So scared are the DWP that charities involved in workfare will have their reputations ruined beyond repair that they are refusing to name the sub-contractors running Community Work Placements.
70 organisations have been handed lucrative sub-contracts which will see tax payer’s money shovelled into their filthy pockets in return for forcing people to work without pay for six months. Anyone who refuses will face punishing benefit sanctions which are known to have driven people to ill health, suicidal behaviour and homelessness. Many of these contracts will be managed by G4S, who yesterday violently removed human rights protesters from their annual general meeting.
Astonishingly some of the organisations involved in the scheme call themselves charities. Like the worst kind of Ned Flanders fucking do-gooders, these nasty pieces of work have even decided that forcing people to work without pay under the threat of homelessness and destitution is ‘helping them’. And…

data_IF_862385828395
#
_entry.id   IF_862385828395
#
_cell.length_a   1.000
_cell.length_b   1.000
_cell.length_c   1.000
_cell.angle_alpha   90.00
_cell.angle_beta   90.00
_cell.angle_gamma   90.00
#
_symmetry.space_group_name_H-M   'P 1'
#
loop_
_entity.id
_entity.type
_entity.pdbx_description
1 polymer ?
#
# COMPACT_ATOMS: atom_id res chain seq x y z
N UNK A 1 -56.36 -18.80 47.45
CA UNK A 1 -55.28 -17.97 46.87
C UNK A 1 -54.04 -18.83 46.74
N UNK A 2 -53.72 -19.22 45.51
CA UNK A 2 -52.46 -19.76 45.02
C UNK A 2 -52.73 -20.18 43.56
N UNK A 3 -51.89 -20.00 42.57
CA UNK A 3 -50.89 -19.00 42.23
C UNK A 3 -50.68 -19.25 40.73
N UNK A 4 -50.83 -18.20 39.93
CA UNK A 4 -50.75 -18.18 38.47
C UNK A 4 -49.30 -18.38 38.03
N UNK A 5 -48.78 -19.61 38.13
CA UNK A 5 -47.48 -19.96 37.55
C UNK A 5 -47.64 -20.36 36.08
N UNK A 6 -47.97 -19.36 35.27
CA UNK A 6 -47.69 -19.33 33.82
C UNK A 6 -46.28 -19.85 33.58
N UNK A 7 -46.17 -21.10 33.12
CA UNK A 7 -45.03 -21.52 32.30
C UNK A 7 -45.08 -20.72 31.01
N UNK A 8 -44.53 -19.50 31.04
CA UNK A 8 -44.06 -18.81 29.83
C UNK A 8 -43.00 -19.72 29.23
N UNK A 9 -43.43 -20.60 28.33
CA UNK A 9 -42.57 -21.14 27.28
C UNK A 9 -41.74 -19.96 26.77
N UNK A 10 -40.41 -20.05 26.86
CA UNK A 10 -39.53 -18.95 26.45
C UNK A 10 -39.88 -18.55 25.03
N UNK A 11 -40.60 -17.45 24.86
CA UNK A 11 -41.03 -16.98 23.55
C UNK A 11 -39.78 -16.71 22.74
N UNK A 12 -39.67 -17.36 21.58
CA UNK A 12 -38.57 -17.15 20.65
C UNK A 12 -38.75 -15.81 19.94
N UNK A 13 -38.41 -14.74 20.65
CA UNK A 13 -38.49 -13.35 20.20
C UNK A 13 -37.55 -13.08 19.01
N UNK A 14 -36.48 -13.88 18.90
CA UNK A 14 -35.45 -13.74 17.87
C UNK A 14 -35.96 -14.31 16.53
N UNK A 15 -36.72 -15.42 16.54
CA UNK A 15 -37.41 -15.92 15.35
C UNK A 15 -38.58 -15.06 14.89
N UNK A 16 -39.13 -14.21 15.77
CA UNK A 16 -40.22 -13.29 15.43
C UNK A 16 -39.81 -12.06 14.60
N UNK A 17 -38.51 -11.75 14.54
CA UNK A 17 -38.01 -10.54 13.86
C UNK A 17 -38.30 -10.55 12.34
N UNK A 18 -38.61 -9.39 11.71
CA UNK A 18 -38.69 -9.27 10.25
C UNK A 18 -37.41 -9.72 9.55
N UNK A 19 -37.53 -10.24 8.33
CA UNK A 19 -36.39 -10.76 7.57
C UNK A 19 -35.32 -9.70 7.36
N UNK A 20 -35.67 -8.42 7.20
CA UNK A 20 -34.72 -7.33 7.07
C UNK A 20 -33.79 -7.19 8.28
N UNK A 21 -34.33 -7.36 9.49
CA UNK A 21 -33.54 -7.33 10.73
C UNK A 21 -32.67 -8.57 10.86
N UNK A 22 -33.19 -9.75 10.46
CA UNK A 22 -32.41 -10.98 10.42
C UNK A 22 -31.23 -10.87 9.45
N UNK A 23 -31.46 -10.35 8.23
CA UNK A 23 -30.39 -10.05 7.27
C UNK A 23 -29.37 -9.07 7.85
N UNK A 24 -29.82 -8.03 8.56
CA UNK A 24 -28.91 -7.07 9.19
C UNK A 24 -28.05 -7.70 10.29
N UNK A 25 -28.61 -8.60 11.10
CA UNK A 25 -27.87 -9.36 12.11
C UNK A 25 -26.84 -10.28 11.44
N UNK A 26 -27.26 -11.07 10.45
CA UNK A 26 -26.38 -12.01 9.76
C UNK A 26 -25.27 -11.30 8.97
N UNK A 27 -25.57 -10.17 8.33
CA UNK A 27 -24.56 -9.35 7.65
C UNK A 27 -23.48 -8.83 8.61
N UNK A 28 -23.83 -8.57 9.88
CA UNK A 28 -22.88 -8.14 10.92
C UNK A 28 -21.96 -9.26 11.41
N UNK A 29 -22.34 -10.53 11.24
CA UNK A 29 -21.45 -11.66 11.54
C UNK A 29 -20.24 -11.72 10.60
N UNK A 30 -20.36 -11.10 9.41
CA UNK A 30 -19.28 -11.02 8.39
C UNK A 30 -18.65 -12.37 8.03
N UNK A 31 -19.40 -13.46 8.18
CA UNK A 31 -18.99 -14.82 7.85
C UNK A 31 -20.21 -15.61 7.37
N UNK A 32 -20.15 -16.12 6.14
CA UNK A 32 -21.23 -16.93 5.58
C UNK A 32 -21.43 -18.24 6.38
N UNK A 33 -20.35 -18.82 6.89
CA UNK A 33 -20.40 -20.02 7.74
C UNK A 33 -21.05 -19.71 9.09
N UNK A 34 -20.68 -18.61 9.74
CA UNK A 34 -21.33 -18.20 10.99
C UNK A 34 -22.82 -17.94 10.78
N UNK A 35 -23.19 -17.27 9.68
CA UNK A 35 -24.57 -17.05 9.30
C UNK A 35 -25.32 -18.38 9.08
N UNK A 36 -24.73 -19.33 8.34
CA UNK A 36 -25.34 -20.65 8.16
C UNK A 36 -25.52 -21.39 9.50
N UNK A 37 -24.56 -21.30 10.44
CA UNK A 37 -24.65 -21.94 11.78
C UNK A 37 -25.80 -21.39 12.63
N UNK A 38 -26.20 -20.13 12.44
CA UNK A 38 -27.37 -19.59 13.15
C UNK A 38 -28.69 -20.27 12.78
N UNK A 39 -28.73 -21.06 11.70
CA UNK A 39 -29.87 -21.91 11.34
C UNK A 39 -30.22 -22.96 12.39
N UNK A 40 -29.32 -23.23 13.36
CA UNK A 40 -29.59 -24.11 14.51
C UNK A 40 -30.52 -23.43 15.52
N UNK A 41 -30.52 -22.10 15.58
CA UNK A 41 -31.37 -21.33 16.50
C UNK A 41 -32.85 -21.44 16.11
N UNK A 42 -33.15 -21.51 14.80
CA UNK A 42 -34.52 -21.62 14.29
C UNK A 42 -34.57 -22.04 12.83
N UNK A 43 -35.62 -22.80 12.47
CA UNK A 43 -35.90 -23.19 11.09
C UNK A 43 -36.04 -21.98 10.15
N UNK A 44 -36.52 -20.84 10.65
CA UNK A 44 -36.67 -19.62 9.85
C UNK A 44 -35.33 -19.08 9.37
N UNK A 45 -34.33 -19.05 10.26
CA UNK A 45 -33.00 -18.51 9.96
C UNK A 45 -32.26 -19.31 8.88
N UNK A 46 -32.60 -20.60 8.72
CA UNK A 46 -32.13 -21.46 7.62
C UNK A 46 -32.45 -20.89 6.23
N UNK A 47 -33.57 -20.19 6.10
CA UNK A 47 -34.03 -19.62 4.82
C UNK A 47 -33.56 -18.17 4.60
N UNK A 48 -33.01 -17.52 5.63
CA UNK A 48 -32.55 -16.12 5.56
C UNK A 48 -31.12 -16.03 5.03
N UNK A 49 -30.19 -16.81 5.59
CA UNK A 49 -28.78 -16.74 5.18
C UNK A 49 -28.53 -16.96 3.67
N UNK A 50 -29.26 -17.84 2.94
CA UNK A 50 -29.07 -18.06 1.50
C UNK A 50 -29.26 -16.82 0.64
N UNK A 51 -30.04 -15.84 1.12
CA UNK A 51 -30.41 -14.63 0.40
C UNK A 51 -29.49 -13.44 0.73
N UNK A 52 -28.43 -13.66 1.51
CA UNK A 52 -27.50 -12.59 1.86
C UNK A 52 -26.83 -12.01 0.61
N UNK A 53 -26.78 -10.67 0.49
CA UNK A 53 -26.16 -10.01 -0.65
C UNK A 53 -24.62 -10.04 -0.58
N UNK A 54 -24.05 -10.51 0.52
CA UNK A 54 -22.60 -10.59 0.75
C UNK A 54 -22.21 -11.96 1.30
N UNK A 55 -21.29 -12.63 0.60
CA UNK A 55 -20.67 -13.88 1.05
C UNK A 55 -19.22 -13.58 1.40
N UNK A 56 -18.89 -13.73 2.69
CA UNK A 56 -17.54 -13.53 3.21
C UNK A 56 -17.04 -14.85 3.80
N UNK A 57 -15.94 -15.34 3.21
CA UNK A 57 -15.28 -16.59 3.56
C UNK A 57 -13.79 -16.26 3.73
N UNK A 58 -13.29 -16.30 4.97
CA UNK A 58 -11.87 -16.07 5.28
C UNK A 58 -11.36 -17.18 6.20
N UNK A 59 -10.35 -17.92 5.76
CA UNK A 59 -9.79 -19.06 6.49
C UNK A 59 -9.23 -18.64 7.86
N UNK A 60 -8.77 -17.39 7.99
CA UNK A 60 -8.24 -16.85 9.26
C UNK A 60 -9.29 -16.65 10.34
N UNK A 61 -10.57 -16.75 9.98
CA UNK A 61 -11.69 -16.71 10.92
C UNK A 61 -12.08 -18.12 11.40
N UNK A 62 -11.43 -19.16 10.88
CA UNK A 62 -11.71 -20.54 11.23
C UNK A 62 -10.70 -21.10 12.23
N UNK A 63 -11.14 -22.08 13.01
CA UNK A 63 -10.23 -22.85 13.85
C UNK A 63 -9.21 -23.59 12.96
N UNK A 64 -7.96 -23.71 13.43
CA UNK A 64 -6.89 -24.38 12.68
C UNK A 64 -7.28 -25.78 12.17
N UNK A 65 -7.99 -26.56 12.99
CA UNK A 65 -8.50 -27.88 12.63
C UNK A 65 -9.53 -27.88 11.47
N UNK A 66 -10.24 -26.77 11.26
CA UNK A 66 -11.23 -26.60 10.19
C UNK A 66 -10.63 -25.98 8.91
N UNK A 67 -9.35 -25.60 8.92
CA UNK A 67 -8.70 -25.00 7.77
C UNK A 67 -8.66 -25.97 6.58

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The Week of Action Against Workfare begins today with actions across the UK and online scheduled over the next seven days.
The week has been called in response to mass unpaid work schemes such as Traineeships and comes in the month that Community Work Placements are set to be launched. These mandatory placements will mean unemployed people forced to work in at charities and in so-called community organisations for a period of six months.
In a huge embarrassment for Iain Duncan Smith, workfare’s biggest supporters The Salvation Army have already announced that this scheme is too exploitative even for them to stomach. The charity had been invited by the DWP to bid for a lucrative sub-contract to administer the placements. Other…
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